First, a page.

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Food for Thought Curried Cultures

Understanding cultural paradoxes associated with Indian food in this age of globalisation

Written by Kaushik Dasgupta | Published: February 10, 2018 12:43 am
The essays in Krishnendu Ray and Tulasi Srinivas’s Curried Cultures try to understand such paradoxes associated with food in the “age of globalisation”.

Title: Curried Cultures: Indian Food in the Age of Globalisation
Edited by: Krishnendu Ray and Tulasi Srinivas
Publisher: Aleph Books
Pages: 328
Price: Rs 499

Food histories point to something deeply contradictory. Edibles have been part of long-distance human interactions centuries before the term globalisation acquired currency. Potatoes, tomatoes, and chillies travelled continents, tea and coffee were artefacts of thriving commerce and cultural efflorescence, and the spice trade is the well-known harbinger of the search for the new world.

But food has also been associated with the inward looking tendencies of humankind. Almost every society has rules of commensality. Eating and dining is known to cement social relationships but societies also set boundaries about sharing meals. Food is amongst the earliest gifts known to humankind. But it has also been cause of warfare. The flip side of the tea-induced change in the beverage culture in Britain was the barbaric opium trade, which decimated a generation of the Chinese and ruined cropping patterns and farmers in India. The spice trade was also the forebear of colonialism. Sugar plantations in the Carribean were amongst the earliest demonstrations of European power.

The essays in Krishnendu Ray and Tulasi Srinivas’s Curried Cultures try to understand such paradoxes associated with food in the “age of globalisation”. They focus on Indian food where globalisation often acquires a meaning somewhat different from its current usage, which confines the phenomena to the economic regimes of the past 25 years. Traversing national boundaries is the contingent definition of globalisation adopted by the writers in this volume. That, according to the editors, implies two things: “Globalisation becomes more visible after national boundaries crystallise and we witness the connections between various locales and the local and the supra-local”. Moreover, the connection of edibles with bodies make edibles “intensely local, in spite of their long history of distant circulation”.

The essays fill a breach. Works on South American, Chinese, Japanese, Mediterranean, American culinary cultures bear witness to the ways new nodes in global commerce joined previous networks of the capitalist economy. But there is very little on how South Asian cooking has become enmeshed in this process. While much has been made about the influences of films, literature and music, not enough attention has been given to how identities have been shaped by the movement of cuisines. Despite becoming part of urban cultures in different parts of the world, South Asian food remains wedded to the stereotype of “curried cultures”.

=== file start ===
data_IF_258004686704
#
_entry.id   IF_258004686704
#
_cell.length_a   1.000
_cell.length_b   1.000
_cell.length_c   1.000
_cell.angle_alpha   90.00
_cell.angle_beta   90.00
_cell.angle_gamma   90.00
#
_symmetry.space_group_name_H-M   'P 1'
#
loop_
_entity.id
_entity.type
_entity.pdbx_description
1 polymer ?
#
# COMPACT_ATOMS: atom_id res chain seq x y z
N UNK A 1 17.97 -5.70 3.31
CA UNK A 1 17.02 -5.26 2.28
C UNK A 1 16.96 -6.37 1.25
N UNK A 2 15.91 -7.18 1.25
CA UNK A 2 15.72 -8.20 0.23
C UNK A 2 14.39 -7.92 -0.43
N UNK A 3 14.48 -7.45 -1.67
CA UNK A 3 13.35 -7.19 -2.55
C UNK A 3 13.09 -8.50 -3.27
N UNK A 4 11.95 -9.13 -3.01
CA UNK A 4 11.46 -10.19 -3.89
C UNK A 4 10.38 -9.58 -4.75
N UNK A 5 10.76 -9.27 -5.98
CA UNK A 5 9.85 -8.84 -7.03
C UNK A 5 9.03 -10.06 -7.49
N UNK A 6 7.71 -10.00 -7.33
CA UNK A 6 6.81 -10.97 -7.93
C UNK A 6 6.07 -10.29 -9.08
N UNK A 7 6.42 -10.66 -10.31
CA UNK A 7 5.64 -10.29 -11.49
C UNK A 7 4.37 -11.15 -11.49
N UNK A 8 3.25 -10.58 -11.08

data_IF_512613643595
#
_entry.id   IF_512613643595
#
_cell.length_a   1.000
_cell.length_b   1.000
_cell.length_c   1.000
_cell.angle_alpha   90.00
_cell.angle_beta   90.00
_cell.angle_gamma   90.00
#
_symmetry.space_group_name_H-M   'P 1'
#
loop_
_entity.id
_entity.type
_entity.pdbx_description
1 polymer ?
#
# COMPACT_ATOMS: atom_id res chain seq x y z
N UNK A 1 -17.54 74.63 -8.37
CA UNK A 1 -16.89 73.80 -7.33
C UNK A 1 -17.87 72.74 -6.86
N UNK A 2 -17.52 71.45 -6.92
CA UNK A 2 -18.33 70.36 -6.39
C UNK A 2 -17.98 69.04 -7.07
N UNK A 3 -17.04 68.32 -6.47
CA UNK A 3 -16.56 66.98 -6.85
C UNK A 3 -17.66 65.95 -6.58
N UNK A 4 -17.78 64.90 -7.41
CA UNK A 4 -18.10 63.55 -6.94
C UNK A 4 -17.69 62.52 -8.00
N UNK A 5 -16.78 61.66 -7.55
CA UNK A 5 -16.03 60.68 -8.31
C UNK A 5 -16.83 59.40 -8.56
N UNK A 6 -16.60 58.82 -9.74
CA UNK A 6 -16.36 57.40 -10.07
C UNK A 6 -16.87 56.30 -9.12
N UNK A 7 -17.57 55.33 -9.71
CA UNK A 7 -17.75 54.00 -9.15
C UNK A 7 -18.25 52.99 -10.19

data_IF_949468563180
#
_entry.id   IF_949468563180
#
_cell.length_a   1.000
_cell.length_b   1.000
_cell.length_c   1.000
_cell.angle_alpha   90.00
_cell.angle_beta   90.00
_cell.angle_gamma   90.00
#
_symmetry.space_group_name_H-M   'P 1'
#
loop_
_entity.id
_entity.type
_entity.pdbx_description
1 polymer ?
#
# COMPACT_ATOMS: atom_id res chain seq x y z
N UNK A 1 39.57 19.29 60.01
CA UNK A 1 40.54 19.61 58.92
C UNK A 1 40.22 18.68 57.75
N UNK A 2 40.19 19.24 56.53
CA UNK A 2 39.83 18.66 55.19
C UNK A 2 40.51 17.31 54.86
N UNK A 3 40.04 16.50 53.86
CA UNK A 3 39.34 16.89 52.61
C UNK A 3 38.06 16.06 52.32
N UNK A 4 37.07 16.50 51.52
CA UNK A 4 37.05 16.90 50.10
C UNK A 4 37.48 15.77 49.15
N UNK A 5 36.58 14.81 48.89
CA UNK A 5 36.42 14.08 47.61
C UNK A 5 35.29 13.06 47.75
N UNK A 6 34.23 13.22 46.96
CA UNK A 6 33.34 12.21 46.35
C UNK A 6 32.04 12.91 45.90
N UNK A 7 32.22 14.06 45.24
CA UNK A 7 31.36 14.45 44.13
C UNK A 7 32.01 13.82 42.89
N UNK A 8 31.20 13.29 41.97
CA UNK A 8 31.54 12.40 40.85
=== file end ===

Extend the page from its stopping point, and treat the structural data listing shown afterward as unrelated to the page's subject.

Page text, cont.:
The title of Ray and Srinivas’s collection of essays is, therefore, an ironic but self-conscious play on the stereotype. It also emphasises the book’s focus on the sensory experience of food — and not on its association with nutrition. But this is not always about the pleasant aspects of food that is extolled in a lot of popular writings — the aromas and flavours. As Jayanta Sengupta’s essay in this volume shows, the Bengali Indian kitchen was excoriated in colonial discourse as a veritable purgatory. Sengupta also shows how this, in turn, led to a counter narrative which ridiculed colonial officials for their gluttony. Cuisine thus turned into a vibrant site on which the rhetorical struggle between colonialism and nationalism was played out.

All this inevitability leads to the tradition-modernity binary. Are South Asian culinary cultures a modern phenomenon or are they largely tradition? Stigt Toft Madsen and Geoffrey Gardella’s essay on Udupi hotels grapples with this question. Madsen and Gardella argue that the hotels have been instrumental in breaking down the caste barriers on inter-dining and in the unshackling of commensal orthodoxies. But they also complicate the picture by showing how Udupi entrepreneurs have fostered a religious revival by contributing to temple funds.

The restaurant as a site for culinary cultural interaction is another interesting trope explored in this collection of essays. In her essay on the Dum Pukht style of cooking, Holly Shafer explores how restaurants latched on to discourse replete with nostalgia for “lost” Muslim culture to transform historical cuisine into a commodity.

In his essay on “chaat cafes” in the US, Arijit Sen argues that these cafes are new “public spaces” that are products of a demographic restructuring of American cities. Sen contrasts these cafes to the Indian grocery stores in the US that appear regularly in the American media as symbols of exotic ethnic landscapes of expatriate Indians. Chaat cafes, in contrast, are places that accommodate practices of immigrants while also catering to the needs of the non-immigrant population.

The essays in this volume show how Indian food is negotiating the challenges of globalisation and is carving an identity that doesn’t always fit the traditional-modern (or Western) binary. In spite of the pioneering work of scholars like RS Khare in the 1970s, food studies are a recent addition to the oeuvre of Indian social sciences. The teething period must necessarily be short. For, food choices are increasingly becoming embattled and questions around what to eat and what not to eat have lost their innocence — if ever they had such a thing. The essays in Curried Cultures are a good beginning towards understanding this increasingly fraught aspect of Indian cultural discourse.

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